There’s an eclectic collection of Kindle deals available today.
(Yesterday on the blog: Broken Pieces and the God Who Mends Them)
“It has been said, the greatest tragedies are not those who pursued greatness and failed to reach it. The biggest tragedies are those who achieved it and realized that it could not give them the fulfillment for which they longed.” This sounds a bit like Ecclesiastes, doesn’t it?
Here’s a challenging one from Tabletalk: “I think if we’re honest with ourselves, we long for deep relationships with others. We may be tempted to think our longing indicates that something is wrong with us, that something is deficient in us, but I assure you it is not. That longing for deep relationship was placed in us before the fall. We are created to bond and to have deep relationships.”
There’s one bad word in this, but readers will enjoy its reflections on the bookish life. “Readymade lists of ‘Great Texts’ are guides for the wise, and absolutes for fools. Don’t sweat your ability as a judge. You’ll know a good book after one read. You’ll know a great work by patience and perseverance and the joys they produce after a lifetime of rereading.”
I usually don’t enjoy this kind of lifestyle vlog, but did rather enjoy watching a Japanese moving company do its work.
“As hotly debated as the ordo salutis has been over the past several decades in American Reformed Churches, we are still left with other important questions about the ordo salutis. While God confers all the benefits of Christ’s redeeming work on us ‘distinctly, inseparably and simultaneously’ the moment we are united to him by faith, they do not all come to us in the full experiential measure of those blessings.” Why?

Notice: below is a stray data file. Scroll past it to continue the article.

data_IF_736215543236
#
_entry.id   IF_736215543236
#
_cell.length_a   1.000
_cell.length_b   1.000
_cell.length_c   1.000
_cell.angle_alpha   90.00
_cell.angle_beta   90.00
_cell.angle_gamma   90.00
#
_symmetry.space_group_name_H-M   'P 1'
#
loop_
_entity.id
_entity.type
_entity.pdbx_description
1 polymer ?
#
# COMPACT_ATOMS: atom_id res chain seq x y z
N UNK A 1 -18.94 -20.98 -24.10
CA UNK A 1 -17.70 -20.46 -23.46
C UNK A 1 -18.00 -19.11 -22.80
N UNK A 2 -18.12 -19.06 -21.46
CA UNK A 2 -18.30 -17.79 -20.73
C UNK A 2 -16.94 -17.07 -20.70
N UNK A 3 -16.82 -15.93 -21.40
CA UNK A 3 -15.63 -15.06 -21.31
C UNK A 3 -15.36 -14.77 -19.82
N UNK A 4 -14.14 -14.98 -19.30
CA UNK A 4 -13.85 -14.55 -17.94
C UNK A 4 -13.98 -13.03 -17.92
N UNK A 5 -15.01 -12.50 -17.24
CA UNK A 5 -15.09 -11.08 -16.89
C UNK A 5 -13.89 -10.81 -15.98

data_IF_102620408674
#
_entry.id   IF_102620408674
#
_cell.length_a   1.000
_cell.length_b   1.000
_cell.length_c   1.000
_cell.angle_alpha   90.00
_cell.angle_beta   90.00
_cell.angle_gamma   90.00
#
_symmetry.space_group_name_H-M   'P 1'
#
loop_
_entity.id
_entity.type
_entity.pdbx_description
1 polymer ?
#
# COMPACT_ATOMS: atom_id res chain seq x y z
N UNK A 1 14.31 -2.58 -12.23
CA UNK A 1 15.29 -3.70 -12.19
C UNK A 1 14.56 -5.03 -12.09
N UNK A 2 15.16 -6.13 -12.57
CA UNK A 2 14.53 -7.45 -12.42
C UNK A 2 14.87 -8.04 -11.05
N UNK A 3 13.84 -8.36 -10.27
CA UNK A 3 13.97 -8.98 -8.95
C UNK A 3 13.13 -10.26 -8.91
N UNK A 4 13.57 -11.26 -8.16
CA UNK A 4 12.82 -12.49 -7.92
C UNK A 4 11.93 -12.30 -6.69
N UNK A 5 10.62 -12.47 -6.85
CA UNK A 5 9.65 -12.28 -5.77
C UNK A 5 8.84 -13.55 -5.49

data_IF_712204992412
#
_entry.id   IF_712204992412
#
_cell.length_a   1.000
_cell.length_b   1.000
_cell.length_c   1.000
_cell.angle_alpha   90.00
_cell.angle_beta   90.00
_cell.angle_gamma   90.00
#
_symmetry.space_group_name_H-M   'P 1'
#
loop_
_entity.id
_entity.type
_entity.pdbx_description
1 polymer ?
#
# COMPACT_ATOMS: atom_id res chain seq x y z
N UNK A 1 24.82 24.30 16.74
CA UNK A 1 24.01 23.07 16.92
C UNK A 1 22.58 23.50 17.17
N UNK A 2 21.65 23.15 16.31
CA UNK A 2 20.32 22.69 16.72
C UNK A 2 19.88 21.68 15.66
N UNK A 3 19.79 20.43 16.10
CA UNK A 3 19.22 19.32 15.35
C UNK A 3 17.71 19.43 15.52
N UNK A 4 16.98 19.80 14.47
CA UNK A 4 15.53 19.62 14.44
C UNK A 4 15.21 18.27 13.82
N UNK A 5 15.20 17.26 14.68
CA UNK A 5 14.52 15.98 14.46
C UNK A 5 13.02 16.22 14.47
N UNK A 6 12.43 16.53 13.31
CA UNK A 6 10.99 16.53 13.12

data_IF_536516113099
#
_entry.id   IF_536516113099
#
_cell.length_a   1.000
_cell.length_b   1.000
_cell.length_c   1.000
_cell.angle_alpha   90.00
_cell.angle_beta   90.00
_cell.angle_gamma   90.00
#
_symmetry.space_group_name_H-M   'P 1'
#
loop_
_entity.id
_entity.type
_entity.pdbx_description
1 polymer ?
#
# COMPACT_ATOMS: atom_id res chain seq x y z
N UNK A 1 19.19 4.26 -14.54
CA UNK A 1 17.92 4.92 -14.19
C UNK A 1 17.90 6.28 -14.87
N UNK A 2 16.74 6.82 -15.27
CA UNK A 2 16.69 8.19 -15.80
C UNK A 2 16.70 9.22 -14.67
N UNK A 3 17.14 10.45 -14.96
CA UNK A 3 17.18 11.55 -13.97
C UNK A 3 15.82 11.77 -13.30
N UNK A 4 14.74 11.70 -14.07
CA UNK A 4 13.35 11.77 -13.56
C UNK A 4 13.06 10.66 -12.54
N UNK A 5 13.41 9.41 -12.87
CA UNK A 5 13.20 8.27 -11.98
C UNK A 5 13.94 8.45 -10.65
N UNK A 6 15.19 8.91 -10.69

Here’s a look at how a Tanzanian funeral is so very different from what you and I may be accustomed to. “Tanzania is a collective culture. You cannot separate out one person’s experience from another’s; it is impossible not to see the community dimensions to a funeral. The death does not happen to a person or to a family. It happens to a community. Moreover, because that community is a whole, it does not follow that the benefit of some stands in opposition to the sorrow of others.”
“Jerry Merryman, one of the inventors of the hand-held electronic calculator who is described by those who knew him as not only brilliant but also kind with a good sense of humor, dies at 86.”
I’ve been deliberate in eliminating everything but the few things I want to give attention to: Family, church (both as a member and a pastor), friends and writing.
Both great men and little men succeed if they are thoroughly alive unto God, and fail if they are not so. —C.H. Spurgeon